Yakitori is a Japanese skewered chicken, cooked on a griller with either sweet soy sauce or just salt. Great for entertaining a big crowd as it is a kind of finger food. It is so tasty and easy to eat that you will not realise how many skewers you eat!
Yakitori (焼き鳥) is probably one of the most popular dishes in Japan. It is so popular that in Japan there are many shops and restaurants that specialise in just yakitori. It is of course one of the regular street foods sold at food stands along with Yakisoba (Japanese Stir Fried Noodles) and Okonomiyaki (Japanese Savoury Pancake) when festivals are on.
In the basement of department stores where the food court is located or in supermarkets, there are always yakitori shops and many people buy skewers of different kinds of take away yakitori for dinner. I do not think most Japanese households make yakitori at home from scratch anymore because they can buy freshly made yakitori from the nearby shops easily.
I certainly have not seen my sister in Tokyo making them when I stayed there. She always buys yakitori from the shop. But here in Sydney, we have to make it ourselves. It takes a bit of time to put through small pieces of meat onto skewers but the effort certainly is worthwhile.
The word “yaki” (焼き) comes from the verb “yaku” (焼く) which means grill or bake. And “tori” (鳥) is bird or chicken in the case of meat. So yakitori literally translates to “grilled chicken”. However, these days even some of the specialty yakitori shops serve other kind of meets such as pork and vegetables grilled on skewers.
If you go to one of the yakitori restaurants in Japan, you will be amazed to see how many different parts of chicken are on the menu. Common menu items are:
- Negima (ねぎま, chicken and shallots/scallions)
- Momo (もも, chicken thigh)
- Mune (むね, chicken breast)
- Sasami (ささみ, chicken tenderloin)
- Bonjiri (ぼんじり, chicken tail)
- Kawa (皮, chicken skin)
- Tsukune (つくね, chicken mince ball)
- Tebasaki (手羽先, chicken wings)
- Rebah (レバー, liver)
- Hatsu (ハツ, heart)
- Sunagimo (砂肝, gizzard)
- Yagen or nankotsu (ヤゲンor軟骨, cartilage)
In the above list, negima is the only one which has a bit of vegetables, i.e. shallots/scallions. Negima is made by placing shallots/scallions in between chicken pieces. The word “negi” means shallots/scallions and “ma” means in between. Make sense? You can see uncooked negima skewers in the photo below. Other skewers without negima is momo (chicken thigh).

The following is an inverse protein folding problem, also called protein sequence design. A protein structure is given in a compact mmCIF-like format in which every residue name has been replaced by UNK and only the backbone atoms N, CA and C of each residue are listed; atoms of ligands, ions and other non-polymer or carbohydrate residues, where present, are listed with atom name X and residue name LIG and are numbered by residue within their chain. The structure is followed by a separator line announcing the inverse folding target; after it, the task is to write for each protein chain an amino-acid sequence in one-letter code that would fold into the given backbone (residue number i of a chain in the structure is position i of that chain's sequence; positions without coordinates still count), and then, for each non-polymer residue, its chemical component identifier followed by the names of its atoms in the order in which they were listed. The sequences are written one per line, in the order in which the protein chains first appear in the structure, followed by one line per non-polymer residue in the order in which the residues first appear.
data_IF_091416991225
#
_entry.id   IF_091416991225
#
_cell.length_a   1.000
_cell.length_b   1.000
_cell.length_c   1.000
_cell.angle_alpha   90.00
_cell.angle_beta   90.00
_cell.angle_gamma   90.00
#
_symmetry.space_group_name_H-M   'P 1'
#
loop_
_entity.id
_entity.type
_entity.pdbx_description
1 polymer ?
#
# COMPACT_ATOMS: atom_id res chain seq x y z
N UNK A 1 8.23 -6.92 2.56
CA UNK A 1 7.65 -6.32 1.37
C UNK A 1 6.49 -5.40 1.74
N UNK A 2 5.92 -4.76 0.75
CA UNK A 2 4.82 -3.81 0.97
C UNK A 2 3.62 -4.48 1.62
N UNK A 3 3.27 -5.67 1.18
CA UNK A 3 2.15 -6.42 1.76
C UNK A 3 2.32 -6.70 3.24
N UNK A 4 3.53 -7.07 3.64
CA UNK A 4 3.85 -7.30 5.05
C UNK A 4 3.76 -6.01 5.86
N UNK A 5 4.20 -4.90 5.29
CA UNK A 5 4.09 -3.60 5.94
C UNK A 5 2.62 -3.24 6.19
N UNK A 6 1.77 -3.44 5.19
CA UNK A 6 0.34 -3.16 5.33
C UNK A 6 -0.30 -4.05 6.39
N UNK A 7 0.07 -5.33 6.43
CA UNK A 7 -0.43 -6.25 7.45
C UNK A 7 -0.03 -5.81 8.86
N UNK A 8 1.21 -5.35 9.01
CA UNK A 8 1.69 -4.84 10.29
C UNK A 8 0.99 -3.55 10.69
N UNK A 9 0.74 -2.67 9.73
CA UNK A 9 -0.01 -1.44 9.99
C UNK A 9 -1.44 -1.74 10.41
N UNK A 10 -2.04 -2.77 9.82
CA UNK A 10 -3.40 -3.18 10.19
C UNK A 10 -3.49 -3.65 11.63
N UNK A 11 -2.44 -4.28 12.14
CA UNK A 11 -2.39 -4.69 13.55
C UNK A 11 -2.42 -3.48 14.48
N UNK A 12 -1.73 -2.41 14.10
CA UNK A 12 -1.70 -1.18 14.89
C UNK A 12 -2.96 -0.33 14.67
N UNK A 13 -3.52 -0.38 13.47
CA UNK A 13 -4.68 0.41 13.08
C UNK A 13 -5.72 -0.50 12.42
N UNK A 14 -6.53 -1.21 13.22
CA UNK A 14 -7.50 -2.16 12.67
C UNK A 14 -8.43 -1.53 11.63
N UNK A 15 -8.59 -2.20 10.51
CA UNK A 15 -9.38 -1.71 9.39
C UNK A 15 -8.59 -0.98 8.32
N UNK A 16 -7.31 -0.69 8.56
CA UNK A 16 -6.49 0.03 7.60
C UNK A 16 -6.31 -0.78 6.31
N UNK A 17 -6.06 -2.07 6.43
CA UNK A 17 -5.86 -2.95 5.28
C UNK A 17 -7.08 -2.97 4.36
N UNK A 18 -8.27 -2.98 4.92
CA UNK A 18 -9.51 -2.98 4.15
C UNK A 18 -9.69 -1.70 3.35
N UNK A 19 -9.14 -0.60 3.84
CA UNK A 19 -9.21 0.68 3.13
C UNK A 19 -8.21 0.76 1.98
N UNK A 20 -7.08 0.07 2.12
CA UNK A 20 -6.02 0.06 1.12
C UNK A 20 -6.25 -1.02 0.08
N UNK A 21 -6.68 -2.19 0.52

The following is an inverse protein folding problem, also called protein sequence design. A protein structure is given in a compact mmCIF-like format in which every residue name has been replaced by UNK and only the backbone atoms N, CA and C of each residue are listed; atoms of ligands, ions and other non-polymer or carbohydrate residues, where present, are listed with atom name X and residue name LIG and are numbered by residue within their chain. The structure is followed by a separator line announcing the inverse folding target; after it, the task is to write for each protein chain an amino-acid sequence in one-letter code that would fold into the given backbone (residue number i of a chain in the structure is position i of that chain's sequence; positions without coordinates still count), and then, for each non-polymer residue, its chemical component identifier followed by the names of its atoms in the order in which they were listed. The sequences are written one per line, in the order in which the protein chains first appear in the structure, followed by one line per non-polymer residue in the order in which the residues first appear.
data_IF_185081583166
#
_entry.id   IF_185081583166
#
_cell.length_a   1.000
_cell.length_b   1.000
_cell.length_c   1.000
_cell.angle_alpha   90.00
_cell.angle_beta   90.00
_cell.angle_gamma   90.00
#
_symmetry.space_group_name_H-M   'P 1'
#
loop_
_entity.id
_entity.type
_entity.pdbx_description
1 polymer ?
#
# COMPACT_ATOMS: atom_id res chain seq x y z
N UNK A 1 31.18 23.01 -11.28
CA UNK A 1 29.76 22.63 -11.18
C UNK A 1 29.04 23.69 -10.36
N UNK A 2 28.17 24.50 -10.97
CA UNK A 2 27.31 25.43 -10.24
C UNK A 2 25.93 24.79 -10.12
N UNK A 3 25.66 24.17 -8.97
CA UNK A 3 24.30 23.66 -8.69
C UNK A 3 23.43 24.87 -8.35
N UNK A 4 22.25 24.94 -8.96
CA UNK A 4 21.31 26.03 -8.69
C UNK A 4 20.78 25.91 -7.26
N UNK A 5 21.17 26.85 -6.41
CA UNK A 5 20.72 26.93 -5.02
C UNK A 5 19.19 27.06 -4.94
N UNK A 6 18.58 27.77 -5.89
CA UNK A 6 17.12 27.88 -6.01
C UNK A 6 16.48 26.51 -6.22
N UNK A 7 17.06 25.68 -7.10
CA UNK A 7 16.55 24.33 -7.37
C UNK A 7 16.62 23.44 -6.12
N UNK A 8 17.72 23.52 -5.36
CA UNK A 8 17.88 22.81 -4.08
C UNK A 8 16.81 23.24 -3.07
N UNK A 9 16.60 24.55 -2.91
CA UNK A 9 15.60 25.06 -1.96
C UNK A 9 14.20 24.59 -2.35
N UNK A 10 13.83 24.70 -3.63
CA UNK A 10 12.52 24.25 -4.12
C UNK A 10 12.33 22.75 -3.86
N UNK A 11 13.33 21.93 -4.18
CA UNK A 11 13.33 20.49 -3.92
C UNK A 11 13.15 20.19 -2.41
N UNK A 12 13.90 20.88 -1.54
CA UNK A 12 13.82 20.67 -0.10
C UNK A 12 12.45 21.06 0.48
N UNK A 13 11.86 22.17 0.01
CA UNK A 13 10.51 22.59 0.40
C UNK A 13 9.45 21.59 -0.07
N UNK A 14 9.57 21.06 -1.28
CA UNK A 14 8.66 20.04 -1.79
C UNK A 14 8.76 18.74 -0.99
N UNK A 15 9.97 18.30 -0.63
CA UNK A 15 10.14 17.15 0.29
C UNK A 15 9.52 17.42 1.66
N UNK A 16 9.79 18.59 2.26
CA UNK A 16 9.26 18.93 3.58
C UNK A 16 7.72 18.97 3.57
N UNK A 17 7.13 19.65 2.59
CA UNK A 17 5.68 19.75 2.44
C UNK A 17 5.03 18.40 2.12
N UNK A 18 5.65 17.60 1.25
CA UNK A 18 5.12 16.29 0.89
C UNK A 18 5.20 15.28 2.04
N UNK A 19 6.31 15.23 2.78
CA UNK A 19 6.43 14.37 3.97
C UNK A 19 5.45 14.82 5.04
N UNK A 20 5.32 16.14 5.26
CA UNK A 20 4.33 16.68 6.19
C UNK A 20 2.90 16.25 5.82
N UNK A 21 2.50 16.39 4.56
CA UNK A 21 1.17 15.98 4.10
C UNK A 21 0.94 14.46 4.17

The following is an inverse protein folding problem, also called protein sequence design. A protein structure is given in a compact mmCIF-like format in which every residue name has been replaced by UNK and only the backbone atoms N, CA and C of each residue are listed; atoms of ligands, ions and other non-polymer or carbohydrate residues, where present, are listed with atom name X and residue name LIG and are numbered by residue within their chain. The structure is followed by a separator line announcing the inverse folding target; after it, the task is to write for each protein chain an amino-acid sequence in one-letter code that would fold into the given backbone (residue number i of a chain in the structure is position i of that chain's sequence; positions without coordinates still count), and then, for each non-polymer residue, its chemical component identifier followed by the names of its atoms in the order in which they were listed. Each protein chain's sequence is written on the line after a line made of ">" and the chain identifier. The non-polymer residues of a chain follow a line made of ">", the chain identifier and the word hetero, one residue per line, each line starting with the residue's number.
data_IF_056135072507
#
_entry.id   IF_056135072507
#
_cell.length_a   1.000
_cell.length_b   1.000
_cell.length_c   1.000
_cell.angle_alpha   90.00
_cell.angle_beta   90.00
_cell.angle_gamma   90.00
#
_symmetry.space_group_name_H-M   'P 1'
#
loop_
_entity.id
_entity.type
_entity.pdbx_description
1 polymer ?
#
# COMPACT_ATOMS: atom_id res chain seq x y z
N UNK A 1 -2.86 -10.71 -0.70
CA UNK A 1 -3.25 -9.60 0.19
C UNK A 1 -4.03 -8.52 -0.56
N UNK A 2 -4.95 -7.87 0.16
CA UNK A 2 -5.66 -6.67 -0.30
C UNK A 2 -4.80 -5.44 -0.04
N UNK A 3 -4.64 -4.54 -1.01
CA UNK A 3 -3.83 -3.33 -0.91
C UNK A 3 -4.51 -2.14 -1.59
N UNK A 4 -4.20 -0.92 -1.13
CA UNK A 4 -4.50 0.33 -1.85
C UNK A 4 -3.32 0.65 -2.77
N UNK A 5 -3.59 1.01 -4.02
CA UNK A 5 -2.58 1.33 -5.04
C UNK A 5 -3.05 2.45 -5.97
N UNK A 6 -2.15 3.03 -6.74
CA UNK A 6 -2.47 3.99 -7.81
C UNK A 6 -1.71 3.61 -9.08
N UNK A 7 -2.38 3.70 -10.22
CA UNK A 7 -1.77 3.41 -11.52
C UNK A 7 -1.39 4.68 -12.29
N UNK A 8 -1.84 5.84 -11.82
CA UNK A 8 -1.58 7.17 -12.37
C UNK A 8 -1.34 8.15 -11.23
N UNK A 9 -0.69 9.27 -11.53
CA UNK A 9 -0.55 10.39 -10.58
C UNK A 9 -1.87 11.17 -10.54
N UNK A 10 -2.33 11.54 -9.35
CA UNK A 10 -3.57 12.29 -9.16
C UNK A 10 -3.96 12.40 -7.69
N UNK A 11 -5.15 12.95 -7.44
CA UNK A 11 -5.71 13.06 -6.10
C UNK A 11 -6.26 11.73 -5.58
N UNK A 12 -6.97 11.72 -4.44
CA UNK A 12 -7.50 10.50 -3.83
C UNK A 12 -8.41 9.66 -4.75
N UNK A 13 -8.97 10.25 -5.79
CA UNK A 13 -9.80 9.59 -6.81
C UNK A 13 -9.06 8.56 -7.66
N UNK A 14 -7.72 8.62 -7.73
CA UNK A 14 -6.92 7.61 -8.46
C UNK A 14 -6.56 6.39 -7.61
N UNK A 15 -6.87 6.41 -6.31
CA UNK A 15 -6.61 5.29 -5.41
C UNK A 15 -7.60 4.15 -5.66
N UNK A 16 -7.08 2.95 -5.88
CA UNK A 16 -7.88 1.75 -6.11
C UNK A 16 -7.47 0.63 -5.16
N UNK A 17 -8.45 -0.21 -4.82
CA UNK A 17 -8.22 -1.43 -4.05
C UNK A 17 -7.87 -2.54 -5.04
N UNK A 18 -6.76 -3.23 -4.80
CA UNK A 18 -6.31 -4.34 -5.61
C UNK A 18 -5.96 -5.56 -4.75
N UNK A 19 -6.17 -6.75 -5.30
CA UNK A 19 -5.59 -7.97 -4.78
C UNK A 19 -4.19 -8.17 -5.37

There are two main kinds of yakitori flavours – tare (タレ, sauce) and shio (塩, salt). Tare is made of soy sauce, mirin and sugar, with or without sake (Japanese rice wine). It is made by mixing these ingredients and condensing it into a stronger flavour and thicker sauce. When grilling, you baste the sauce onto the meat.
Shio flavour is simply made by sprinkling salt over the meat when grilling.
Most of the chicken parts listed above are yummy with either tare or shio flavour. But I think liver and heart taste better with tare while chicken wings are nicer with shio.
In today’s recipe, I am sharing negima (chicken and shallots/scallions) and momo (chicken thigh) with tare flavour.
The skewers for yakitori are made from bamboo. The most commonly used yakitori skewer is quite thin (about 3mm/1/8” diameter) and pointy at one end so that you can get the meat through easily. It is called “marugushi” (丸串, round skewer). The word “maru” (丸) means round and “gushi” comes from the word “kushi” (串) meaning skewer.
The length varies, but usually it’s about 15cm/6” which is just the right length if you use a specialised yakitori griller as the width of the griller is 10cm. The yakitori shops in Japan certainly use 15cm skewers. But I sometimes use longer skewers as it is easier to hold.
Other types of bamboo skewers used for yakitori include hiragushi (平串, flat skewer) and teppogushi (鉄砲串, gun skewer) both of which have a flat squarish stick with a pointy end on one side. The gun skewers differ from the flat skewers on the other end of the stick as it has a wider tab to make it easier to hold. With the tab at the end, it makes the skewer look like guns (teppo in Japanese).
Because of its square shape it holds the meat more securely, especially when you cook tsukune (meat ball) of which I am intending to post a recipe soon.
There is a special griller for yakitori. Its shape is a long rectangle block and inside the block where the charcoal is placed is lined with stones. Then the yakitori is placed on top. They are quite handy to cook yakitori as the width of the heated area is about 10cm/4” and it is just right for the yakitori skewers.
See the photo below of our yakitori griller which I carried back from Japan last year when my son half-jokingly asked me to get one. It was 10kg/22Lbs! I was quite annoyed with my son when he told me when I got home that he was half joking.